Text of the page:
<<The FBI has typically portrayed these investigations as efforts to thwart domestic terror, but all too often, the result has been to encourage or invent plots that were unlikely to succeed. In the Whitmer case and others, the feds weren't stopping terror: They were helping bumbling defendants plan and enact it.>> ibid.
As the author develops, this is a long-standing problem:
<<The sort of informant-led investigation that resulted in the arrests of the Wolverine Watchmen is largely due to the rollback of Watergate-era restrictions on the FBI following 9/11. The Whitmer case wasn't just a poorly conceived investigation; it was the direct result of a strategic internal policy change that allowed the FBI to begin targeting people who had done nothing illegal in order to prosecute the war on terror.>> ibid.
It is also clearly non-partisan. When we are talking about post-9/11 changes, we are talking about the War on Terror under Republican George W. Bush. As Dempsey and Cole point out in "Terrorism and the Constitution" the Clinton Administration was actually responsible for cutting out many of the 1st Amendment protections in DOJ/FBI policy, but no subsequent administration of either party has restored them. Those authors also demonstrate that when these protections are not in place, the FBI frequently targets surveillance and investigation on the basis of religion or protected speech with no identified criminal nexus, frequently while letting investigations into identified criminal conduct slide to lower priorities. [James X. Dempsey and David Cole. Terrorism and the Constitution: Sacrificing Civil Liberties In The Name Of National Security. The New Press. Scribd ed. 2005. https://www.scribd.com/book/251562727 ]
Clear, firm, and sensible rules limiting FBI conduct therefore not only protect the rights of US citizens, they promote efficient criminal investigation:
<<The FBI is at its best when it does criminal investigations. It is at its worst when it acts in a counterintelligence, monitoring mode, secretly pursuing an ethnically, religiously, or ideologically defined target without the constraints and focus of the criminal code and without the expectation that its actions will be subjected to scrutiny in the adversarial context of a public criminal trial...>> [ibid. pp 292]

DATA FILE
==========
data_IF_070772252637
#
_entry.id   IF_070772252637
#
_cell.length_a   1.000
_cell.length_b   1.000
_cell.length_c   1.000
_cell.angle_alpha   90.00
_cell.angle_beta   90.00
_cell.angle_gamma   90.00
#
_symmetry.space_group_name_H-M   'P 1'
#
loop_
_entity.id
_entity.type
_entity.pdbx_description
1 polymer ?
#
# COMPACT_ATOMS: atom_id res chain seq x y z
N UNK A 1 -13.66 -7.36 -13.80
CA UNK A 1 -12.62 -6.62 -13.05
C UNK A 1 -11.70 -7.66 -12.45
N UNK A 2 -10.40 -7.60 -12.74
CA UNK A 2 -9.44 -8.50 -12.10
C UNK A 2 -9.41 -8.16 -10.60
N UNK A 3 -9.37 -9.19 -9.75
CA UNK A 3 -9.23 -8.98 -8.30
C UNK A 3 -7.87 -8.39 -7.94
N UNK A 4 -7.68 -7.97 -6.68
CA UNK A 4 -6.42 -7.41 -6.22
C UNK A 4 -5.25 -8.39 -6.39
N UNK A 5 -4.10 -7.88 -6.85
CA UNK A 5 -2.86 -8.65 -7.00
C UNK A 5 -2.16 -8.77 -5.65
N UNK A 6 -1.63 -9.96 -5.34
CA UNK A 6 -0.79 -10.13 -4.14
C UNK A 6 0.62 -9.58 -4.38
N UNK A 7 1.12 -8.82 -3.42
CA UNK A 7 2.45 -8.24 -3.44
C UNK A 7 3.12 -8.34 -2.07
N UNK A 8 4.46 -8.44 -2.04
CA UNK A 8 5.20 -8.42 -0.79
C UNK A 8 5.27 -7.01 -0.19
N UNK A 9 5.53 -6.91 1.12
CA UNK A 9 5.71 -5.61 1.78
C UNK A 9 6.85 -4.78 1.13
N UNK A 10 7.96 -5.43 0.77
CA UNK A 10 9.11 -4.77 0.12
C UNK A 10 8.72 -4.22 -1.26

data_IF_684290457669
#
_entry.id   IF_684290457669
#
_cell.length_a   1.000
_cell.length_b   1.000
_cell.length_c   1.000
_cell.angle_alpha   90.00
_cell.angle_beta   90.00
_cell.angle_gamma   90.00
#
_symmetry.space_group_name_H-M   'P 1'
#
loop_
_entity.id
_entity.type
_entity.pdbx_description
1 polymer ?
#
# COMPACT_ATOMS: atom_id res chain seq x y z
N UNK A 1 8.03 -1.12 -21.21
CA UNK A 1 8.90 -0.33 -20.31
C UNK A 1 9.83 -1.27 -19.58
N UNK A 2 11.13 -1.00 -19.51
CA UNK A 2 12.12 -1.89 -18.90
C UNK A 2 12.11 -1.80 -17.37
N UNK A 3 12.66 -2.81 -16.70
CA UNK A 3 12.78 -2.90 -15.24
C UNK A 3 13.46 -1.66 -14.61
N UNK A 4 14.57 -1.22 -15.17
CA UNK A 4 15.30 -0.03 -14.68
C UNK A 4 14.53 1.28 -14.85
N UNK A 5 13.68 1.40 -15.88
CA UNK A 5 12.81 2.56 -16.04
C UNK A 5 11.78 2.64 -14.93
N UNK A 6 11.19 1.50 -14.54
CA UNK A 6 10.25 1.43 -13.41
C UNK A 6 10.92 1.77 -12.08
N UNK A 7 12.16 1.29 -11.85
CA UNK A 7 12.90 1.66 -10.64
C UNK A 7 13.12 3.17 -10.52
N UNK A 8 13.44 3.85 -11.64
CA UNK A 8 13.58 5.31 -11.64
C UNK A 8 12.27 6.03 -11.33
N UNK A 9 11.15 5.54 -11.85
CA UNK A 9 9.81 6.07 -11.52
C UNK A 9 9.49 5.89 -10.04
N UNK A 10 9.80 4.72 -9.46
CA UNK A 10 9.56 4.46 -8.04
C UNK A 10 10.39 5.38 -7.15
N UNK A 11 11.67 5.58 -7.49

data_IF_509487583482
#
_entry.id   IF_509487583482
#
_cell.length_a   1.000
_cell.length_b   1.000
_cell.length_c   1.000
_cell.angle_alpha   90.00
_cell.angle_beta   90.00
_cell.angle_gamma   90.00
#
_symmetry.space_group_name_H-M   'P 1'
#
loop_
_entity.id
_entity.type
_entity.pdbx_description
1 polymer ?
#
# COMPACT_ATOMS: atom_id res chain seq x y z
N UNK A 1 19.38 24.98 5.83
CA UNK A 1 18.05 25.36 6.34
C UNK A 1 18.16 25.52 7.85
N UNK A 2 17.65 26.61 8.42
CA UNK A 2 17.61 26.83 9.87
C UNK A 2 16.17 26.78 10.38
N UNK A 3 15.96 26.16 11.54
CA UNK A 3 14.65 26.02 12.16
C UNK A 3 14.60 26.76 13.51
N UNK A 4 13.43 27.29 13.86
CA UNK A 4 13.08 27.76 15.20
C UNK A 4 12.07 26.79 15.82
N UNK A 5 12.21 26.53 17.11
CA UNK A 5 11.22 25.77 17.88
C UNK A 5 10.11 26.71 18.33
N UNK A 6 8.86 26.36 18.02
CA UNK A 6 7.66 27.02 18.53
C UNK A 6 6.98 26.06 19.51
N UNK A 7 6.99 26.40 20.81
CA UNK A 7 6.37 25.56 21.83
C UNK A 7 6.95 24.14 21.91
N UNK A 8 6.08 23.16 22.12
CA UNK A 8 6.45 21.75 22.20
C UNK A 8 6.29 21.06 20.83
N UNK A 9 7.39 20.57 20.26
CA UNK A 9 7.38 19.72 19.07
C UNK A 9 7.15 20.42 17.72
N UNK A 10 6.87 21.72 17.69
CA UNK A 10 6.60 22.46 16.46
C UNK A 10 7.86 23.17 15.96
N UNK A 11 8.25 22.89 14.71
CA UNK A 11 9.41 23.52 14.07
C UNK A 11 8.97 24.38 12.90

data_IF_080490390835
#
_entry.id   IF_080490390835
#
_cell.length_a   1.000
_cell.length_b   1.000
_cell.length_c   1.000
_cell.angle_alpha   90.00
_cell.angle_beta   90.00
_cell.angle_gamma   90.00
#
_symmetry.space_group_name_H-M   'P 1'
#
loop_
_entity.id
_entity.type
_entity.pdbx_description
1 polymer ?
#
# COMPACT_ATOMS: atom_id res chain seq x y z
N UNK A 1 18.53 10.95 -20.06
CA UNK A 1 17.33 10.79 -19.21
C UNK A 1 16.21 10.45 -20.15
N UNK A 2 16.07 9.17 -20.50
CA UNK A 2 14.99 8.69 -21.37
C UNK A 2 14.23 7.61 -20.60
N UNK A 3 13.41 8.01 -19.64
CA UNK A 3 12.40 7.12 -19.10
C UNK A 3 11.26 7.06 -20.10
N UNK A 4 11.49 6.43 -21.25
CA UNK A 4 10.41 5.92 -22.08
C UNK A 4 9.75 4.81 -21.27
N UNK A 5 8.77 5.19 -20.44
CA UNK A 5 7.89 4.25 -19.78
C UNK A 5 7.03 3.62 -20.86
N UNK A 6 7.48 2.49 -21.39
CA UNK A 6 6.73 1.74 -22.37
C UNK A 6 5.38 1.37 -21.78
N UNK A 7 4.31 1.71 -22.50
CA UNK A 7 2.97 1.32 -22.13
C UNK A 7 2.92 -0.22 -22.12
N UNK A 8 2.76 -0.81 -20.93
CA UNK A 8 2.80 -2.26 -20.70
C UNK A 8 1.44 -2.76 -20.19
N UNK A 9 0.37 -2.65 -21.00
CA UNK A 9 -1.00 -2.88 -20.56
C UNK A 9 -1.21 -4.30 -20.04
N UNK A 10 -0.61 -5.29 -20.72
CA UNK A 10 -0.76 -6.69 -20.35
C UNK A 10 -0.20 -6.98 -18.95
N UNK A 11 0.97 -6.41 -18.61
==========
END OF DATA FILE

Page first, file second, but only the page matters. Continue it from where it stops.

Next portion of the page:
To be clear, the use of informants per se and the interruption of criminal conspiracies which have not yet resulted in an attack are not the problem. There is no reason that bona fide investigation of violent conspiracies would not be compatible with the constitutional protection of fundamental rights, not for Dempsey and Cole, not as far as I understand Ciaramella, not for myself:
"Inside the United States, we favor another vision of intelligence, one rooted in the concepts of the criminal law. 'Intelligence; in this context means the collection and analysis of information about a criminal enterprise that goes beyond what is necessary to solve a particular crime...
"The FBI routinely conducts 'intelligence' operations of this second type against organized crime families and drug cartels. It does so subject to the ordinary rules of criminal procedure. The goal of such investigations is to arrest the leaders and to put them on trial for specific crimes. And one of the most important constraints on such criminal intelligence is the public trial—everything done in the name of criminal intelligence must ultimately bear scrutiny in a court of law.
"...criminal intelligence can be fully compatible with the Constitution. The First Amendment does not require the FBI to be deaf when someone advocates violence. The Constitution does not require the government to wait until a bomb goes off or even to wait until a bomb factory is brought to its attention—it does, however, require the FBI to focus its investigations on the interdiction of violence and other criminal conduct. " [Dempsey and Cole, supra, 289-291]
Without a clear focus and bright line rules, the temptation to run amok is great. Our history concretely demonstrates-- to our shame-- that the temptation is too great, that no Department of Justice, no President, whether under Republicans or Democrats, may be trusted with a blank check.